Perkins officials pitch new school plan to residents

You can only dump so many dollars into a clunker before it’s time to send it to the scrapyard.
Alissa Widman Neese
Feb 8, 2013

To Perkins Schools officials, solving their high school facilities issues is a no-brainer — it’s time to buy new.

Superintendent Jim Gunner honed his message to a packed Perkins High School room Wednesday night, where more than 100 people attended the district’s first levy committee meeting.

Among the topics discussed:
• Last month’s Ohio School Facilities Commission report stating, in the long-term, it’s more cost-effective to rebuild Perkins High School than renovate it
• Plans to construct a new building for junior high and high school students
• Decreased state funding and the need to pass an emergency operating levy to help fund the $50 million project

“We need a different source of revenue,” Gunner said.

“The cost of the major improvements required to get this building up to code is so extreme the permanent improvement levy can’t deal with them.”

Perkins Schools will propose two levies on the May ballot: a 10-year, 4.98-mill emergency operating levy and a five-year renewal of a 2-mill permanent improvement levy.

Those who attended Wednesday’s meeting, many levy supporters, submitted questions to Gunner on notecards about the upcoming campaign.

Although Gunner didn’t address all of them on-spot, his presentation and every question with an answer will be posted on the school’s website by Friday morning.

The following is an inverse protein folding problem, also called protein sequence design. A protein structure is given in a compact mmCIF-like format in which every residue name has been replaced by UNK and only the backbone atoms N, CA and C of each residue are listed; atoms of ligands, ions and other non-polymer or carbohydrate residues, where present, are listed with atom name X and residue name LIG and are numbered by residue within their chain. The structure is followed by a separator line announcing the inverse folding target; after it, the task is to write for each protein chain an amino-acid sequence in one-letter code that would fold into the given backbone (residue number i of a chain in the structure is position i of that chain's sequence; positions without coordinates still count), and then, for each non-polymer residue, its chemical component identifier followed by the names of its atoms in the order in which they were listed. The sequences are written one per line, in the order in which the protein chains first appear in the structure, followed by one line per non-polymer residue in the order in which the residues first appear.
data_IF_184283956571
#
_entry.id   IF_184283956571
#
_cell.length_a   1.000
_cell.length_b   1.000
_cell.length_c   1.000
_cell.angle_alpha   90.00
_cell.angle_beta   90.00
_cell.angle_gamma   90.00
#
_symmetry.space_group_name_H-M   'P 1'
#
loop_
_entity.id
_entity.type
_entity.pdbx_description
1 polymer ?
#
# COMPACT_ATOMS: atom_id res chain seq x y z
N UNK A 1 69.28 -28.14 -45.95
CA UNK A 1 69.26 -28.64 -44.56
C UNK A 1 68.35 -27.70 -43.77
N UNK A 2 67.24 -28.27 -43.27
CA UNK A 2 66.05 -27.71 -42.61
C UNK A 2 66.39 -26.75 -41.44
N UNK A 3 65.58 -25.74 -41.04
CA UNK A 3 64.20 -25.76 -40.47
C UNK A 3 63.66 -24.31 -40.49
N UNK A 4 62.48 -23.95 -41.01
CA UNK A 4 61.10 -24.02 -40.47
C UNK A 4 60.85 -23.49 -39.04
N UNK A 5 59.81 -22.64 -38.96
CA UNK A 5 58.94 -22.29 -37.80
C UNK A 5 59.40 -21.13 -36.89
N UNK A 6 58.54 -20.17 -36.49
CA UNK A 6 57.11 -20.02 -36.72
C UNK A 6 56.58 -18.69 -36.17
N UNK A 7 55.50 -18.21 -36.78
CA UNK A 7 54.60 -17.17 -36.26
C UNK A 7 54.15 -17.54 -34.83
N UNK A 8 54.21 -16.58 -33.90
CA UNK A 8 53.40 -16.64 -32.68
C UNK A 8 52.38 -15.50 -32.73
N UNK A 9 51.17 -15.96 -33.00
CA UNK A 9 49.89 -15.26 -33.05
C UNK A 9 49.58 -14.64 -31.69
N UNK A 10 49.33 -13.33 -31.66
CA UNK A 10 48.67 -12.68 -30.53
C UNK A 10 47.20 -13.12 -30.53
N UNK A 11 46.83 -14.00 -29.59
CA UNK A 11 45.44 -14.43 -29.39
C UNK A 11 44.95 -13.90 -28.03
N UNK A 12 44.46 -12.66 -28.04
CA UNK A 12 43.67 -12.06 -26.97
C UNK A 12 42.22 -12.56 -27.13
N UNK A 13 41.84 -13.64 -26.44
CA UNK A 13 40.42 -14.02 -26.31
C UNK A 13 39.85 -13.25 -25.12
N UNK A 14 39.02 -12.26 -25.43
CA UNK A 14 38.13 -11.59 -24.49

“We want to be as transparent as possible,” Gunner said. “We want to ensure everyone is knowledgeable, understanding and supportive when it’s time to vote.”

Frank Corder, a Perkins resident and father of two Perkins High School graduates, said Gunner’s presentation was an effective and informative campaign kickoff. Many levy supporters signed up to aid the district’s effort by contacting voters and raising funds.

“I know no one likes tax increases, but it’s important for the community to invest in its facilities,” Corder said. “I don’t have any kids in the district anymore but I’m still pro-schools and pro-levy.”

Miss the meeting?
Visit www.perkins.k12.oh.us to view Perkins Schools superintendent Jim Gunner’s presentation, as well as every question audience members submitted.
 

Comments

whocares

Maybe they can get Firelands Hospital to pay for the school.

whocares

Maybe they can get Firelands Hospital to pay for the school.

God Of Thunder

Again I say.. What happens to the brand new boilers that were installed a few years ago.. Oh I know, in the rubble pile when they tear down the high school..
Why did they even go through an energy audit from Honeywell..why waste all of our time with the findings when they knew they were gonna build their new school without our approval..

God Of Thunder

Again I say.. What happens to the brand new boilers that were installed a few years ago.. Oh I know, in the rubble pile when they tear down the high school..
Why did they even go through an energy audit from Honeywell..why waste all of our time with the findings when they knew they were gonna build their new school without our approval..

Truth or Fiction

THOR-

That's the point! They need your approval to build the new school.

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